There are many variations on this salad, but this follows the most basic set of steps. One really important thing to remember is that the slices of tomato should be a similar shape and size to that of the cheese. This can result in a salad made up of layered rows of ingredients, or a toss of chopped ingredients. It’s really up to you. I generally like the layered look. I really like the look of big slices of tomato layered with big slices of cheese — but that can be harder to eat, so I usually get the smaller balls of bocconcini to pair with cherry or grape tomatoes.


Campari tomatoes, still on the vine.

Recipe after the jump!

Continue reading Caprese Salad – A Summer Classic

Greeky Eggs

Greeky Eggs

I’m not a breakfast-making chick. When I wake up, I usually grab one of two things: a breakfast pita topped with almond or peanut butter; or a bowl of yogurt and granola. J does a little better on weekends, often making us some delicious waffles.

I wanted to make something special for once, so I pulled out an old copy of LCBO Food & Drink magazine, and made Baked Eggs with Feta and Dill.

Greeky Eggs - closer

This was a simple – but fun – dish to make. I got to use my cute little white ramekins, which rarely see the light of day. It looks and tastes more sophisticated than it actually was to make.

While this would be great at any time of year, I think this is one of those dishes that are best appreciated in the Spring and Summer. The light and fresh vegetable flavours are a perfect way to start the day. This would also be great as a part of a larger brunch spread, with some chilled white wine or mimosas (Darn! I knew I forgot something!).

The recipe can be found on the LCBO website: Baked Eggs with Feta and Dill. I always look forward to the seasonal Food & Drink magazines, both for the recipes and the fantastic photos. It’s like a food blog in paper form… what will they think of next!? (hahaha)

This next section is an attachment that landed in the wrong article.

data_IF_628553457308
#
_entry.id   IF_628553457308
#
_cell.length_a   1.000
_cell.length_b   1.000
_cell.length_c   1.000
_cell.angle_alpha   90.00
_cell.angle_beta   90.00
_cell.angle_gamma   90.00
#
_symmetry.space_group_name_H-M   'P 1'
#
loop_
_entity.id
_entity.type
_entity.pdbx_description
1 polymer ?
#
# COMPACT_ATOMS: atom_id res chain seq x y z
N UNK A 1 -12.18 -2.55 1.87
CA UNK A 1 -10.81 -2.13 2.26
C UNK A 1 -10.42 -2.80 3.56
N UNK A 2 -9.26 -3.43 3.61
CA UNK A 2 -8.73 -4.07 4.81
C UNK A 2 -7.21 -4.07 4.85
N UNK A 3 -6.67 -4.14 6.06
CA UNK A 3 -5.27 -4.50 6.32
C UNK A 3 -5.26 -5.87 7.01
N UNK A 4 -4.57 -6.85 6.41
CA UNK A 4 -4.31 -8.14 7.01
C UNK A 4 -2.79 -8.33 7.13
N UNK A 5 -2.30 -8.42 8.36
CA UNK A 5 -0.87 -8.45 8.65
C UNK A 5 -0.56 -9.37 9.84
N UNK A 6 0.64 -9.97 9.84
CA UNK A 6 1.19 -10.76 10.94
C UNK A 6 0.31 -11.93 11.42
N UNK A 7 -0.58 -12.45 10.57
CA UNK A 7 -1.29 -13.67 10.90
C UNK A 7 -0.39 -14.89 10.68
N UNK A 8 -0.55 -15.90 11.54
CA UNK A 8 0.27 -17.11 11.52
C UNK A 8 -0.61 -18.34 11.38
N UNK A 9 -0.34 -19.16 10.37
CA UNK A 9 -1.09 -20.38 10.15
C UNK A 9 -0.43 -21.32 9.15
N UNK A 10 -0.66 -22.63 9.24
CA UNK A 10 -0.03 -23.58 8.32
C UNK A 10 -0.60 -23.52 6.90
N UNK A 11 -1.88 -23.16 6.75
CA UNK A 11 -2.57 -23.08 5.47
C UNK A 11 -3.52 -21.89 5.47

Deep South Spiced Rice & Beans

Deep South Rice & Beans

Deep South Spiced Rice & Beans (p.137, Classic Vegetarian Recipes) – Being “mostly vegetarian”, I try to find recipes that include legumes of some kind. This sounded like a good dish to try, as it incorporates beans and some fresh veggies. It’s a good one for the spring, because it isn’t heavy and saucey.

This is another dish I found in one of my old, dusty cookbooks. It’s a pretty good one, but really not that much unlike things I make on my own. I actually substituted black beans for the suggested kidney beans, because that’s what I had on hand.

I love the colourful peppers in this dish. I think it’s true that the more colour in a dish, the more you want to eat it. I know I eat some things that look pretty rough – some stews and things that have a mushy brown thing going on – but I do love to add colour with veggies and herbs.

What does this dish have that I don’t usually add? Cajun spice. Until recently, I didn’t really think about Cajun spice. Then I had to make some in a pinch because the jar I thought I had was gone… Then I came across dish after dish calling for the vague “Cajun spice” (come ON people, just tell us what spices to use!). Now armed with “my own blend” and some in my spice drawer, I am prepared for such recipes.